Alcoholism Treatment Center Carson City NV

Alcoholism may appear after the first drink, many years of drinking, or after a period of binge drinking. If a person's culture is alcohol free, obviously the genetic influence will not cause alcoholism.

Carson Tahoe Hospital
(775) 885-4460
West Williams Street and
Carson City, NV

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Carson Tahoe Regional Healthcare
(775) 885-4460
West Williams Street and
Carson City, NV

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Perrine, Josee
(775) 885-7717
2874 N. Carson St. Suite 215
Carson City, NV

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Chabot-Fence, MaryAnn
(775) 720-8090
116 E 7th St #205
Carson City, NV

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Lyon Council on Alcohol and
(775) 246-6214
50 River Street
Dayton, NV

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Behavioral Health Services
(775) 445-7756
1001 North Mountain St Ross Boulevard
Carson City, NV

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Jenkins, William
(775) 885-7717
2874 N Carson Street Suite 215
Carson City, NV

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Carson City Community Counseling Ctr
(775) 882-3945
205 South Pratt Avenue
Carson City, NV

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Behavioral Health Services
(775) 885-4460
1201 Johnson Street
Carson City, NV

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Lyon Council on Alcohol and
(775) 847-9311
991 South C Street
Virginia City, NV

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What Causes Alcoholism?

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What Causes Alcoholism?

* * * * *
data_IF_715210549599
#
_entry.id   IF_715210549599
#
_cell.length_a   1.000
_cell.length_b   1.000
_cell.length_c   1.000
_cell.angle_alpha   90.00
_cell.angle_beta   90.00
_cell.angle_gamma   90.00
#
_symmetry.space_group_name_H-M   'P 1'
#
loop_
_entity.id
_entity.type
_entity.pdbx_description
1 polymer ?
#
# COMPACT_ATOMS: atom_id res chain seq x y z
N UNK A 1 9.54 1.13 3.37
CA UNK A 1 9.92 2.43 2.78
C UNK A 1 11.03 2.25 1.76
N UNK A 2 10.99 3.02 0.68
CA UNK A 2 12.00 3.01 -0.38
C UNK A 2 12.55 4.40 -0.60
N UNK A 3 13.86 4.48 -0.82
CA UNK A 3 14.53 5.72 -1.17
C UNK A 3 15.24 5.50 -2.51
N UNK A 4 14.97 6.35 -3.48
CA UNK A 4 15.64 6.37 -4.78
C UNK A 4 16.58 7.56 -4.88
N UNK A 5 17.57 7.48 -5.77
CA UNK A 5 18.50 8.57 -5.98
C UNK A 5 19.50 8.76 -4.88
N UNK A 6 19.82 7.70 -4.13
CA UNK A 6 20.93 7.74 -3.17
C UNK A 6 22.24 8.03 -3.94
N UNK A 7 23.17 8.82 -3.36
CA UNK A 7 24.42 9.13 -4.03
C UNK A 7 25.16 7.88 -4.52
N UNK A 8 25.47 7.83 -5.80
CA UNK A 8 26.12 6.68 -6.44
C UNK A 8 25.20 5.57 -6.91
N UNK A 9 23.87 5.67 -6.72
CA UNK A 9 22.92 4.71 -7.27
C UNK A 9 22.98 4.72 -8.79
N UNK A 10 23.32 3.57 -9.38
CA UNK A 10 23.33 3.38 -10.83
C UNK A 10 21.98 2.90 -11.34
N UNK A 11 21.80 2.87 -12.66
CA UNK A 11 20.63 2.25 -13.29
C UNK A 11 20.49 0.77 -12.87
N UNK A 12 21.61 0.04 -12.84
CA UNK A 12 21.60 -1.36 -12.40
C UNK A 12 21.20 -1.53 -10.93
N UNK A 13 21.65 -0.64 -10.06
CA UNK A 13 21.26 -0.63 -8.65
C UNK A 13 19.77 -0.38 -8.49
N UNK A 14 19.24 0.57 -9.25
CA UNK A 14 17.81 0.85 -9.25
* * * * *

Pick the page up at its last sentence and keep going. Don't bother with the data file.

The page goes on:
Philip Sicks

Friday, September 14, 2007 What causes alcoholism? Alcoholism is a disease caused in part by genetics, in part by culture, and in part by personal choice.

Several twin studies have looked at the different alcoholism rate between twins using a group of identical twins and a group of fraternal twins. If alcoholism were only a behavior learned in the home, a set of identical twins should have the same rate of alcoholism as a set of fraternal twins. In fact, if one identical twin is an alcoholic the odds that the other will be also is higher than the odds for fraternal twins. Because identical twins have the same set of genes, and fraternal twins do not, there must be something in the genes themselves that increases the chances of becoming an alcoholic. (Crabbe, J.C., & Harris, R.A., eds. The Genetic Basis of Alcohol and Drug Actions. New York: Plenum Press, 1991.)

Culture also plays a part. Alcoholism may appear after the first drink, many years of drinking, or after a period of binge drinking. If a person's culture is alcohol free, obviously the genetic influence will not cause alcoholism. If the culture only approves of light drinking and occasional drinking, the rate of alcoholism will be lower than a culture that encourages alcohol use. (American Psychologist, 39, 1337-1351, 1984. Reprinted in W.R. Miller (Ed.), Alcoholism: Theory, research, and treatment, Lexington, MA: Gunn, 1985.)

Personal choice also plays a role. Som...

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